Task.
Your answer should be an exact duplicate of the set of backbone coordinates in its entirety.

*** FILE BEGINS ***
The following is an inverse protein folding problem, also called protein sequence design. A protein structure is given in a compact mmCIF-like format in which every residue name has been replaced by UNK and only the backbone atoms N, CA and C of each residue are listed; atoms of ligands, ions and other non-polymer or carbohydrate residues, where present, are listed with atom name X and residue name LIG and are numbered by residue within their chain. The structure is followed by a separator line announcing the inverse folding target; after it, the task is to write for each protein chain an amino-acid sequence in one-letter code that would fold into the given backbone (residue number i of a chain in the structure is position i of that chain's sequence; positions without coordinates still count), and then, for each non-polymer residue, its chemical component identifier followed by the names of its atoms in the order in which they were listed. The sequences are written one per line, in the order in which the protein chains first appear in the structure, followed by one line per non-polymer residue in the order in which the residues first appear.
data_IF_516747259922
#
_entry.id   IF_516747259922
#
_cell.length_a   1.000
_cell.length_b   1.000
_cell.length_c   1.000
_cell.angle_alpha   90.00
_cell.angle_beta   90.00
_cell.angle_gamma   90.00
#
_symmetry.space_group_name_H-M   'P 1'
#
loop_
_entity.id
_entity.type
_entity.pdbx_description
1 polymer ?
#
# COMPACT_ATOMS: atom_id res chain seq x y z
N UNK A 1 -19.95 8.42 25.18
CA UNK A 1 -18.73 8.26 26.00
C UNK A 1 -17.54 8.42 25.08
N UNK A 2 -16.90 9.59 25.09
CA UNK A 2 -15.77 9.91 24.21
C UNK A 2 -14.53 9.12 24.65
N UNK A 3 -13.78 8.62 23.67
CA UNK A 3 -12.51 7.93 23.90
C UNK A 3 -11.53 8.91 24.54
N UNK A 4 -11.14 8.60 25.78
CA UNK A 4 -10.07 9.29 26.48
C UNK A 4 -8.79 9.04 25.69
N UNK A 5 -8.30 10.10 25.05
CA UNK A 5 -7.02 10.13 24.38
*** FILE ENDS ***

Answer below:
The following is an inverse protein folding problem, also called protein sequence design. A protein structure is given in a compact mmCIF-like format in which every residue name has been replaced by UNK and only the backbone atoms N, CA and C of each residue are listed; atoms of ligands, ions and other non-polymer or carbohydrate residues, where present, are listed with atom name X and residue name LIG and are numbered by residue within their chain. The structure is followed by a separator line announcing the inverse folding target; after it, the task is to write for each protein chain an amino-acid sequence in one-letter code that would fold into the given backbone (residue number i of a chain in the structure is position i of that chain's sequence; positions without coordinates still count), and then, for each non-polymer residue, its chemical component identifier followed by the names of its atoms in the order in which they were listed. The sequences are written one per line, in the order in which the protein chains first appear in the structure, followed by one line per non-polymer residue in the order in which the residues first appear.
data_IF_516747259922
#
_entry.id   IF_516747259922
#
_cell.length_a   1.000
_cell.length_b   1.000
_cell.length_c   1.000
_cell.angle_alpha   90.00
_cell.angle_beta   90.00
_cell.angle_gamma   90.00
#
_symmetry.space_group_name_H-M   'P 1'
#
loop_
_entity.id
_entity.type
_entity.pdbx_description
1 polymer ?
#
# COMPACT_ATOMS: atom_id res chain seq x y z
N UNK A 1 -19.95 8.42 25.18
CA UNK A 1 -18.73 8.26 26.00
C UNK A 1 -17.54 8.42 25.08
N UNK A 2 -16.90 9.59 25.09
CA UNK A 2 -15.77 9.91 24.21
C UNK A 2 -14.53 9.12 24.65
N UNK A 3 -13.78 8.62 23.67
CA UNK A 3 -12.51 7.93 23.90
C UNK A 3 -11.53 8.91 24.54
N UNK A 4 -11.14 8.60 25.78
CA UNK A 4 -10.07 9.29 26.48
C UNK A 4 -8.79 9.04 25.69
N UNK A 5 -8.30 10.10 25.05
CA UNK A 5 -7.02 10.13 24.38